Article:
Fed Chair Powell Addresses Inflation at Senate Confirmation Hearing
Aggressive Stimulus No Longer Needed, Inflationary Pressures the Focus
Central bank chairman Jerome Powell told Senate lawmakers during his reconfirmation hearing that Federal Reserve officials think the economy no longer needs aggressive stimulus. In fact, he said the Fed is prepared to begin raising interest rates in an effort to curb inflation and cool down the US economy. Powell expressed optimism that the supply chain’s problems will begin to unwind this year, which could also ease inflationary pressures.
Powell was repeatedly pressed about inflation during the Senate hearing, as the previous 12-month increase to the CPI matched levels not seen since the early 1980s. He indicated the Fed won’t allow inflation to become “entrenched,” highlighting the new, more proactive outlook from the central bank.
Powell Says It’s a Long Road Back From Pandemic-Era Policies
At the Fed’s December meeting Powell and his colleagues in the central bank signaled interest rate changes could begin by March. Three quarter-point increases are expected, as well as an offloading of bond holdings. As the pandemic sent the economy into a deep but short-lived recession in 2020, the Fed enacted an easy-money policy to help offset market volatility and keep borrowing costs down.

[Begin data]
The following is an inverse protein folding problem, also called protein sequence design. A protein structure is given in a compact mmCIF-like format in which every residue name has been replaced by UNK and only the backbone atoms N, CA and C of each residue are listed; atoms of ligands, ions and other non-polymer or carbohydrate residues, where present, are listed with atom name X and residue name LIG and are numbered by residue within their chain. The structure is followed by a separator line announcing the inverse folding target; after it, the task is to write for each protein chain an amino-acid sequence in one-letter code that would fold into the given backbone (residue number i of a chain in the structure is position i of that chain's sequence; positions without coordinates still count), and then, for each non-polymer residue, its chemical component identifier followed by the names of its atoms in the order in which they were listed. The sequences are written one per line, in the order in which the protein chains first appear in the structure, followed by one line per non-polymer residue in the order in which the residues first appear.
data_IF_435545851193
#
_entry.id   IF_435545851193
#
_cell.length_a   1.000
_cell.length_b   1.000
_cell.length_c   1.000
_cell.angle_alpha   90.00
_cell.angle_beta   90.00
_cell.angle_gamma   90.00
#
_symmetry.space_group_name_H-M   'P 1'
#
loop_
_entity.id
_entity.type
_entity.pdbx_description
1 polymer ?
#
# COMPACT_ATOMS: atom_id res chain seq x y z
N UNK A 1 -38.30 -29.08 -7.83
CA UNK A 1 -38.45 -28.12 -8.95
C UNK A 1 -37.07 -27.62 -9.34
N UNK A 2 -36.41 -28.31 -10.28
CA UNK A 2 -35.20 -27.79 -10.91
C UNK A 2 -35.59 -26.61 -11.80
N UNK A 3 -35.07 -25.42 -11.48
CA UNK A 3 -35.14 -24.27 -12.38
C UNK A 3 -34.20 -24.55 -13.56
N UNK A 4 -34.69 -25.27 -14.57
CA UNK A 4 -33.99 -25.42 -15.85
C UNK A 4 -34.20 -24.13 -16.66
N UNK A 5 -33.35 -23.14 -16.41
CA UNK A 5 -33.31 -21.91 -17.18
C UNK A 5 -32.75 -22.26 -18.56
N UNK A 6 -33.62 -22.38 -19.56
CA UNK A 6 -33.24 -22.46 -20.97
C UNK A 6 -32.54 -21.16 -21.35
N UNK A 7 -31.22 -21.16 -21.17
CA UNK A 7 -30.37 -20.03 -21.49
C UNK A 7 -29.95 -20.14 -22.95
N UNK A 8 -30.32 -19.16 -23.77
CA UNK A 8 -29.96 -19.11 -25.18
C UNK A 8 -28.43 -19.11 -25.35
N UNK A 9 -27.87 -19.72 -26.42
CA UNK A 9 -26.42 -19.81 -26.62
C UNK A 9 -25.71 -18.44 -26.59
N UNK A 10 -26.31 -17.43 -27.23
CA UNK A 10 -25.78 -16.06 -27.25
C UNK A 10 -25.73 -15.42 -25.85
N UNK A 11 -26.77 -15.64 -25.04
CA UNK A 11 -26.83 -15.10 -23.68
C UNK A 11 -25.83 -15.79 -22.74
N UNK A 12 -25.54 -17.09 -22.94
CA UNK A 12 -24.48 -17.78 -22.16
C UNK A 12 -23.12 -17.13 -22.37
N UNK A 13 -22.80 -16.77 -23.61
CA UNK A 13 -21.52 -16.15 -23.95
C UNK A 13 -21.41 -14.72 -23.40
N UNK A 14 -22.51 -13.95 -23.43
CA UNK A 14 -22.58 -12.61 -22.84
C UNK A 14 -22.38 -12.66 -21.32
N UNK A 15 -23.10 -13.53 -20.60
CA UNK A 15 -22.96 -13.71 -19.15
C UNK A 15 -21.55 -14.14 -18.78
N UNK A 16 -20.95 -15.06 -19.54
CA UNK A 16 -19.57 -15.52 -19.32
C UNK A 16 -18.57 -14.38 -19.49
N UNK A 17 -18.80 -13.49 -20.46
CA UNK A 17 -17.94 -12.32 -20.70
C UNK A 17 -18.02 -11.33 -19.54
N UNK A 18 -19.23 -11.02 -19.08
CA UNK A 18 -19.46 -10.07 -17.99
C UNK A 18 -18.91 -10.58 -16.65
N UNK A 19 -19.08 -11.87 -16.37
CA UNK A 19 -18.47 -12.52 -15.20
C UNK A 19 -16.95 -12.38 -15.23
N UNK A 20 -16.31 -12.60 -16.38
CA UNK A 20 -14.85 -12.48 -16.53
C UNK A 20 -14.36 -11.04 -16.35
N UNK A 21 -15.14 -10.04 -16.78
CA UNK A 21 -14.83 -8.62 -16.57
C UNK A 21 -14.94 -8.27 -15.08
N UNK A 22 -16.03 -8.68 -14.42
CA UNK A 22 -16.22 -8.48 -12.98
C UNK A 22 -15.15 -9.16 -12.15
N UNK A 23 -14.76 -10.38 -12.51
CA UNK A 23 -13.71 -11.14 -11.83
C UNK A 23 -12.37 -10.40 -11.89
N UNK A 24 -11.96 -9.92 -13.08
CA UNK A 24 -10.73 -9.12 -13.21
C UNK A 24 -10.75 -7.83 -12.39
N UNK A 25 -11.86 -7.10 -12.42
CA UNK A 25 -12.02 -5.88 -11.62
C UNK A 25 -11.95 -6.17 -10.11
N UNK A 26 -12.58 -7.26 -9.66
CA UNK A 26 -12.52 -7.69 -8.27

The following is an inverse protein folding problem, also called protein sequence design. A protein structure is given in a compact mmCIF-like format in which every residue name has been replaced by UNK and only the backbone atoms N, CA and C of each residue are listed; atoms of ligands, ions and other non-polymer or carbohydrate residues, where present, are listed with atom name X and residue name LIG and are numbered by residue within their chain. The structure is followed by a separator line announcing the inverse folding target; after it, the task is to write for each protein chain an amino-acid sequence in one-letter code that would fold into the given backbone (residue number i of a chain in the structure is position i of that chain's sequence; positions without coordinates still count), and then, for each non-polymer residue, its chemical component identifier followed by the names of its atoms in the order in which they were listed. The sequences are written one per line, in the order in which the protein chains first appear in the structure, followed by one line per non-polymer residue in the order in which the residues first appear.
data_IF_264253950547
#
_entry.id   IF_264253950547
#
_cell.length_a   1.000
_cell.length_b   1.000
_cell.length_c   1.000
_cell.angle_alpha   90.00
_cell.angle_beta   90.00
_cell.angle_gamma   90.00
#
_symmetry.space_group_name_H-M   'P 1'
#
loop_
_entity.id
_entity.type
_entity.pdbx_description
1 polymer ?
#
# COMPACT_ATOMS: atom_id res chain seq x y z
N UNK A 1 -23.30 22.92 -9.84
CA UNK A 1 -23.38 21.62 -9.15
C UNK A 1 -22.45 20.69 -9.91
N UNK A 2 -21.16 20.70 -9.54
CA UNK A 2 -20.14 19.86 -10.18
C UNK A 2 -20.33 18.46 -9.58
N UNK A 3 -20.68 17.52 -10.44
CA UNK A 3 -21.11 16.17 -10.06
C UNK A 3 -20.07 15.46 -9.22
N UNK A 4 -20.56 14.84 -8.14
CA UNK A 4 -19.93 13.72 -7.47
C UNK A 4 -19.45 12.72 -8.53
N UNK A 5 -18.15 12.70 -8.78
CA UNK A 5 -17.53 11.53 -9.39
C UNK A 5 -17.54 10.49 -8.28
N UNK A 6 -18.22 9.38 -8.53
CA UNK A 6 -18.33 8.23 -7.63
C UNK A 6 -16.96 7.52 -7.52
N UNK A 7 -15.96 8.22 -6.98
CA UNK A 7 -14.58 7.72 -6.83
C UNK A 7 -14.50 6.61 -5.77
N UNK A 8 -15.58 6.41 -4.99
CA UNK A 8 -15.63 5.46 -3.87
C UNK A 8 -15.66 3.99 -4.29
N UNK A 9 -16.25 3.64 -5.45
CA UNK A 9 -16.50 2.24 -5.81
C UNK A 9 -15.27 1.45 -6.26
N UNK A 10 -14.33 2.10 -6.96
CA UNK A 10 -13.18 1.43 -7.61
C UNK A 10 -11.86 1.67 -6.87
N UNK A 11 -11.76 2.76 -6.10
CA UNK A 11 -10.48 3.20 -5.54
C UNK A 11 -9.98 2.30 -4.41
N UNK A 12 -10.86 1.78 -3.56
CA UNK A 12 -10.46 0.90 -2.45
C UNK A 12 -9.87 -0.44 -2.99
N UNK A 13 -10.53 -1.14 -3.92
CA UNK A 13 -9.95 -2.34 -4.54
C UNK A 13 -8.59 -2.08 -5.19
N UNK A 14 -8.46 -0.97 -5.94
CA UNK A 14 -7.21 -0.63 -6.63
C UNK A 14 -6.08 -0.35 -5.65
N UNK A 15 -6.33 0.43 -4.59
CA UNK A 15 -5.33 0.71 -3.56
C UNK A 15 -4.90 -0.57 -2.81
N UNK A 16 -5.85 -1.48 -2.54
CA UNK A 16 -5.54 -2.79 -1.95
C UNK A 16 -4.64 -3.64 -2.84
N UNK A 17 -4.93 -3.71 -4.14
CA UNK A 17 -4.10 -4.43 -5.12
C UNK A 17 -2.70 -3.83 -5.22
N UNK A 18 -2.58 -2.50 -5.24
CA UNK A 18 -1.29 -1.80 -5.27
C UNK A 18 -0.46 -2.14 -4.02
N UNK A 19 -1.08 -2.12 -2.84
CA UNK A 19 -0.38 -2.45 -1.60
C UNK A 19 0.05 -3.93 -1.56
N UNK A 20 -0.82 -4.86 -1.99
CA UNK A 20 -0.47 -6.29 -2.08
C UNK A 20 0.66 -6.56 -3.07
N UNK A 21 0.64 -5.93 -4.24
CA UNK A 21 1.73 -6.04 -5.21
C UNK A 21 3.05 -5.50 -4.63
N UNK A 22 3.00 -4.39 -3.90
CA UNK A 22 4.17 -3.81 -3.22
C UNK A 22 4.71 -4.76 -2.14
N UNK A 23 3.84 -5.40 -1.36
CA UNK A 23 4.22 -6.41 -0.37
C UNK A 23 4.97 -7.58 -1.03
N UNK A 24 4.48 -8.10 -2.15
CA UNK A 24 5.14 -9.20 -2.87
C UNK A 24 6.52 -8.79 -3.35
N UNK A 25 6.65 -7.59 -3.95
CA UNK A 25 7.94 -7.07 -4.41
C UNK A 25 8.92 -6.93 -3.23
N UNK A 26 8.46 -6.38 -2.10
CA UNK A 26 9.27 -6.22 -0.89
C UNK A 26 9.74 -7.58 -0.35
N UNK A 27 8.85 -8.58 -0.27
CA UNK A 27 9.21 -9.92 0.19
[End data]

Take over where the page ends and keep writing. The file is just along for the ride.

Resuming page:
Powell says pandemic-related policy is no longer appropriate. He adds there’s no shortcut and that returning to normal will take time. Analysts note if the Fed raises interest rates prematurely unemployment numbers could jump, while too much stimulus could spike inflation even further.
Fed Could Soon Begin Shrinking Asset Portfolio
Fed officials are also indicating plans to sell off portfolio assets as another means of tightening up monetary policy. Powell indicated this could begin later on in 2022. There’s a perception that stimulus money paid out by Congress and the Fed’s dovish policy have helped wage growth, which typically lags following an economic downturn.
There are a number of factors contributing to increased consumer demand, including rising home values and gains in the stock market. As the pandemic eases analysts predict consumers will also spend more on goods and services, pushing prices upwards. Increased earnings and government assistance have allowed some people to retire early or take a break, and businesses are struggling to find workers. The Fed must strike a balance between fighting inflation and maintaining the relative health of the labor market. For now Powell seems most focused on the rising prices of goods.
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